Normatively, a statistical pairwise comparison is a function of the mean, standard deviation (SD), and sample size of the data. In our experiment, 203 undergraduates compared product pairs and judged their confidence that one product was better than the other. We experimentally manipulated (within subjects) the average product ratings, the number of raters (sample size), and the SD of the ratings. Each factor had two levels selected, so that the same change in statistical power resulted from moving from the low to the high level. We also manipulated (between subjects) whether subjects were given only the product rating data as summarized in a statistical format or the summaries plus the raw ratings. Subjects gave the most weight to mean product ratings, less weight to sample size, and very little weight to SD. Providing subjects with raw data did not increase their use of sample size and SD, as predicted. Laypeople frequently make comparisons. For example, they compare medical treatments, consumer products, and election candidates. In many cases, these comparisons are informed by information sources, such as doctors, Consumer Reports, or political polls. Surgery may be more promising than chemotherapy, a Volvo may be rated better than a Saab, and a candidate may be favored by 52 % of those polled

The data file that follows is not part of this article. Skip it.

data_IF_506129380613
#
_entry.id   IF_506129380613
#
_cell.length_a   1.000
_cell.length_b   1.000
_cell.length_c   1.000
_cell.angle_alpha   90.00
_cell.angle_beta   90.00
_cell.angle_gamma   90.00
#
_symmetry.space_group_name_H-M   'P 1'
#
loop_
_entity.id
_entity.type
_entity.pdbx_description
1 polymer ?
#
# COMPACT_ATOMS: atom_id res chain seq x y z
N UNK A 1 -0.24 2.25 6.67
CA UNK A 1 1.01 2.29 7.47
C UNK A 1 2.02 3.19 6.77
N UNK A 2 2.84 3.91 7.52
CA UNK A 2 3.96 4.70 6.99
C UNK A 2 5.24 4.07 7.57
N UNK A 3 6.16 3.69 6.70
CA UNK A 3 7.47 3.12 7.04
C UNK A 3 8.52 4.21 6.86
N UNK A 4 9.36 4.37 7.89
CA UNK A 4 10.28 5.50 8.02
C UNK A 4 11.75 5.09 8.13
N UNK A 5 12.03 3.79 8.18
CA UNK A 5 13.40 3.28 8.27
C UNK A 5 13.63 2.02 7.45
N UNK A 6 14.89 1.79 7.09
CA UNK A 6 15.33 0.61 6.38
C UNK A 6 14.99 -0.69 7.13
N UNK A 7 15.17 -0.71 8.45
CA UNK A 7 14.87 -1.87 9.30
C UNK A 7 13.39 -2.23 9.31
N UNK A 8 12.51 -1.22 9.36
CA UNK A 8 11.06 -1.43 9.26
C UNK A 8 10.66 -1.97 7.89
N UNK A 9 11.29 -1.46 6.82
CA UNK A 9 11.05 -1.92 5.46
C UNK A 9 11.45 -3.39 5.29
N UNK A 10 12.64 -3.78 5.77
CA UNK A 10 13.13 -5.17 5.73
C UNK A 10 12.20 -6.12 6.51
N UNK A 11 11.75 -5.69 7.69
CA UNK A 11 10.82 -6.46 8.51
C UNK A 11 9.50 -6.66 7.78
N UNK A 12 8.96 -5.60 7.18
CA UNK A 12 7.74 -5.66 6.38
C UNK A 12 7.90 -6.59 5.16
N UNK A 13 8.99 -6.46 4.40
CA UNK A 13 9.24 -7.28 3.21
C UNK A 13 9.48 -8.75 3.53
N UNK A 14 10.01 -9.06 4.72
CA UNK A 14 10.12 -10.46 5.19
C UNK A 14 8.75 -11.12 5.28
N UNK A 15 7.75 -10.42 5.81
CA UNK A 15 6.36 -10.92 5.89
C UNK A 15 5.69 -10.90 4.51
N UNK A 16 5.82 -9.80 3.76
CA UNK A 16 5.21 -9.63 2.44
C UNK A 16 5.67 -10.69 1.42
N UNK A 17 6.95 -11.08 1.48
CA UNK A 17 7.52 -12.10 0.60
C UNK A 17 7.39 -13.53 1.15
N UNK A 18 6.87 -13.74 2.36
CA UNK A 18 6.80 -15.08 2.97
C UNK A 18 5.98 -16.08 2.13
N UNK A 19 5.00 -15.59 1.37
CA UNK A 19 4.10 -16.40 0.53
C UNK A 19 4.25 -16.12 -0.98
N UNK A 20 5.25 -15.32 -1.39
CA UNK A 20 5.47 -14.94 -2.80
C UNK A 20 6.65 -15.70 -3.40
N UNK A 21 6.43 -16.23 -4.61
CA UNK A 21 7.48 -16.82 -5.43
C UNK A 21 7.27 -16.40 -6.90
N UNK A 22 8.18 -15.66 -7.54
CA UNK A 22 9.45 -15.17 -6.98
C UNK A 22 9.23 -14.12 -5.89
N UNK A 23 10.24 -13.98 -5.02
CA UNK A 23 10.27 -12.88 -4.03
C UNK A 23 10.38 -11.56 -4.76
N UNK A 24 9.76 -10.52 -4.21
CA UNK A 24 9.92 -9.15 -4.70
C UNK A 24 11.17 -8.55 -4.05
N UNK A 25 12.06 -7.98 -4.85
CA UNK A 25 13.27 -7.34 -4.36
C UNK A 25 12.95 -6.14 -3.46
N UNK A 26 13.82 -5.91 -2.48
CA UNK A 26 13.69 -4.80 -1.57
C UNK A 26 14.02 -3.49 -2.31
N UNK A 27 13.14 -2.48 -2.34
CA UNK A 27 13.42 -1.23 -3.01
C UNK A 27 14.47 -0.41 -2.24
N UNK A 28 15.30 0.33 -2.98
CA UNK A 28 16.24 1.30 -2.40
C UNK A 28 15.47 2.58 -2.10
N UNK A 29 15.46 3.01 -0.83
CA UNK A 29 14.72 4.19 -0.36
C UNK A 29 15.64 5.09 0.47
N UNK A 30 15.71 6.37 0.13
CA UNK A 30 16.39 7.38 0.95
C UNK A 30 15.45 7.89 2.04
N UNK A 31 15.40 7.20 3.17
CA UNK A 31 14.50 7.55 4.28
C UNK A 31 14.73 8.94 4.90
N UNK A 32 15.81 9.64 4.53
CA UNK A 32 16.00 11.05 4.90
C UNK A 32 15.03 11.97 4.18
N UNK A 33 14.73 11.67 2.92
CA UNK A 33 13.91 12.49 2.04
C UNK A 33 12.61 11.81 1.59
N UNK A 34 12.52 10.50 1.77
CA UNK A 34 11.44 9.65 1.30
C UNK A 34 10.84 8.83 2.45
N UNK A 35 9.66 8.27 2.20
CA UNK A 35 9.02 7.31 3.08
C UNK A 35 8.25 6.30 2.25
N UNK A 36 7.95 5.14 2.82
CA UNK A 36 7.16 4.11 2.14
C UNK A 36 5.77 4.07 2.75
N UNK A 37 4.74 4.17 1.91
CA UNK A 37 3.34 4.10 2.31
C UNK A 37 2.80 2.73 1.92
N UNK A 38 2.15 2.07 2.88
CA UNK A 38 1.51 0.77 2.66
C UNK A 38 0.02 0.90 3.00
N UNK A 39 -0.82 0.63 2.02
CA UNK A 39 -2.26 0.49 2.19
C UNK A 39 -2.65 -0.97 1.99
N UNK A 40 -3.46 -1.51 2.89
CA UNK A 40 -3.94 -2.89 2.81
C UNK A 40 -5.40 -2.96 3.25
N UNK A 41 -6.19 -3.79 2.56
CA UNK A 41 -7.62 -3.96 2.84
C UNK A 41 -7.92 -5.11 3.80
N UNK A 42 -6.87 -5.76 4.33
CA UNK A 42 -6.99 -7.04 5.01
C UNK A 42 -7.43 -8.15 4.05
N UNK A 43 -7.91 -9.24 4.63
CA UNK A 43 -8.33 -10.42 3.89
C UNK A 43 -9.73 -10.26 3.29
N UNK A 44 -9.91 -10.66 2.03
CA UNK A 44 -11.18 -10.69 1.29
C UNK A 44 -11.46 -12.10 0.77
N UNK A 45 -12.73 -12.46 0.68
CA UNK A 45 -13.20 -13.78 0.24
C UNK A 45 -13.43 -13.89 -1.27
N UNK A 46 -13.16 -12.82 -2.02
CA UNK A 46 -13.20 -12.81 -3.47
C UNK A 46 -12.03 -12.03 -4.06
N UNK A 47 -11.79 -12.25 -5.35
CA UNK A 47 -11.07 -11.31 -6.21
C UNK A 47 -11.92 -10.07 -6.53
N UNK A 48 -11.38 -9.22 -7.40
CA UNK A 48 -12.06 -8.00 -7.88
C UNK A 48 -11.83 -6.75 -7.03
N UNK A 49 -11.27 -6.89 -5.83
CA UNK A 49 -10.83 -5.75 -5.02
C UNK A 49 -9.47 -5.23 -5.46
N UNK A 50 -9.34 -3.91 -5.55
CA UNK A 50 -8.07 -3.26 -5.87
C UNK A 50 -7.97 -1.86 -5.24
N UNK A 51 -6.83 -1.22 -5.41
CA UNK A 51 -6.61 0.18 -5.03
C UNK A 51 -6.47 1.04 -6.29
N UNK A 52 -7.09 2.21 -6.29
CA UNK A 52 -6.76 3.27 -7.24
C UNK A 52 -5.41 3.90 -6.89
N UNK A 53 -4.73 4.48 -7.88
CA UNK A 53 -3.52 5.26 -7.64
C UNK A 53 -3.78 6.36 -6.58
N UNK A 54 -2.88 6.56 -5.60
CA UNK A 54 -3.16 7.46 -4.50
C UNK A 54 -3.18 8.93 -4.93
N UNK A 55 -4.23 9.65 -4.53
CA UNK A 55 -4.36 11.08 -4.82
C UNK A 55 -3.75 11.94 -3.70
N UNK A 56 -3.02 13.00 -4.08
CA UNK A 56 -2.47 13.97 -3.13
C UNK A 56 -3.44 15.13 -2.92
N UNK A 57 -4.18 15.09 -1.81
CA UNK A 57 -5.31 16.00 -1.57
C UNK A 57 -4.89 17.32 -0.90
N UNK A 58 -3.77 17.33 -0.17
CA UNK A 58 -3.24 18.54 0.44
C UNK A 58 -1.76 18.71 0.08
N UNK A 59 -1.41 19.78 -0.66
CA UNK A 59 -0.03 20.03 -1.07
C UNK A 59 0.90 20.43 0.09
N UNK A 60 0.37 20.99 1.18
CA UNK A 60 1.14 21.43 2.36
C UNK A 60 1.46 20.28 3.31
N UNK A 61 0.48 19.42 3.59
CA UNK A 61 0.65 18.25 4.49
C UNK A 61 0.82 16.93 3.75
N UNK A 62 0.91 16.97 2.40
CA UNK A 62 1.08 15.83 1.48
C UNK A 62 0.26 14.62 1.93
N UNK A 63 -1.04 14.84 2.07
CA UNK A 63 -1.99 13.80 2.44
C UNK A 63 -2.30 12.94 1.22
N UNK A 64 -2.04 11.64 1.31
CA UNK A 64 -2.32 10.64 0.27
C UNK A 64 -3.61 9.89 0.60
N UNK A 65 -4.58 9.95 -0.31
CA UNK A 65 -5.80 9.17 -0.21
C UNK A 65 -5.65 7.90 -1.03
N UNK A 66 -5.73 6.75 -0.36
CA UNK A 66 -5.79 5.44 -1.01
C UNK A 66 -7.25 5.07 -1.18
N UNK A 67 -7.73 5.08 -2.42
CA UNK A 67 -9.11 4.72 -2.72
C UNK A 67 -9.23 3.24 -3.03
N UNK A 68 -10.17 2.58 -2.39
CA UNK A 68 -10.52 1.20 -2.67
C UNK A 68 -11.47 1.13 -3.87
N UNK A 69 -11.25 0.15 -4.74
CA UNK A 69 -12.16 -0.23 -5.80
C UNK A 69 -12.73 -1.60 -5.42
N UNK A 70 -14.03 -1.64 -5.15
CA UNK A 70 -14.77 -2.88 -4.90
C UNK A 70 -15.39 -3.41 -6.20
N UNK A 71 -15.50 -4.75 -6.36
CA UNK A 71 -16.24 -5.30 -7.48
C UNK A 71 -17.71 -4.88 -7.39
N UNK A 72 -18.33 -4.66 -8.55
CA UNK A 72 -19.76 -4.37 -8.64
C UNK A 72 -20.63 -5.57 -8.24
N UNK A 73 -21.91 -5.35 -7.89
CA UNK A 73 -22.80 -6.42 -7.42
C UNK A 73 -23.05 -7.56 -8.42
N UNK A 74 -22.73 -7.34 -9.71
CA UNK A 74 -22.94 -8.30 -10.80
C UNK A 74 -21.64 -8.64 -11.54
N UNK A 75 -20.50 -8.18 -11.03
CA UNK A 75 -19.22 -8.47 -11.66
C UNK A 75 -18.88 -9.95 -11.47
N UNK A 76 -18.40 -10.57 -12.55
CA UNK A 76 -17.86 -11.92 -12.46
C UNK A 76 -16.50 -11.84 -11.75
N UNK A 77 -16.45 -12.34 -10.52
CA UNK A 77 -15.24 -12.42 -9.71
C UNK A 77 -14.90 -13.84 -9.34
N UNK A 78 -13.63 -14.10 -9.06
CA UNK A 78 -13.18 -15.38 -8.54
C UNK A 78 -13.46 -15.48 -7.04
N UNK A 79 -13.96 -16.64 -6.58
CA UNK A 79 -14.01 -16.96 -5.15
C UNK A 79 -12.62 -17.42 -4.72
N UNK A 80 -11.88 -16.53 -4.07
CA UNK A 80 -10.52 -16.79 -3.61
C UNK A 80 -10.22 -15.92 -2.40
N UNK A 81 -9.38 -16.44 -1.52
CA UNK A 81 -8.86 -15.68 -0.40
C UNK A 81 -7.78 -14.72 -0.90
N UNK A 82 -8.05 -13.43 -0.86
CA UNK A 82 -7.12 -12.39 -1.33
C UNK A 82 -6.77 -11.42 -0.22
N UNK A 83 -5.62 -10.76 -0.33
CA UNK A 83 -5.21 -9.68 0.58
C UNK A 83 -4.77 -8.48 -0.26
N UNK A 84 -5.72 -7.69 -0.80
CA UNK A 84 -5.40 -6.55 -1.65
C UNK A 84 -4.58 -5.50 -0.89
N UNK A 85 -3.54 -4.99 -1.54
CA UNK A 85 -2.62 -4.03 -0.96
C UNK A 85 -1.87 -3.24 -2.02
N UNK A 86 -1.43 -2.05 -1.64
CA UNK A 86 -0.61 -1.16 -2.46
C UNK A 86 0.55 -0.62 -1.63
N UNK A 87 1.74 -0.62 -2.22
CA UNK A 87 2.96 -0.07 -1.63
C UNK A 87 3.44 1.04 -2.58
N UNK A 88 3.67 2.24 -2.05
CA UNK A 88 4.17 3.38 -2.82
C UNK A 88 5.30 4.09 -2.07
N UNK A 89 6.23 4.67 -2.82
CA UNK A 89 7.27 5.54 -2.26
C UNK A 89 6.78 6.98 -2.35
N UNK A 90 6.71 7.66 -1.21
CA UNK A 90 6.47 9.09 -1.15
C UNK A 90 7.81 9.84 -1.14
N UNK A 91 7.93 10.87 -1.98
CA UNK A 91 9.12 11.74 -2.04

To submit an update or takedown request for this paper, please submit an Update/Correction/Removal Request.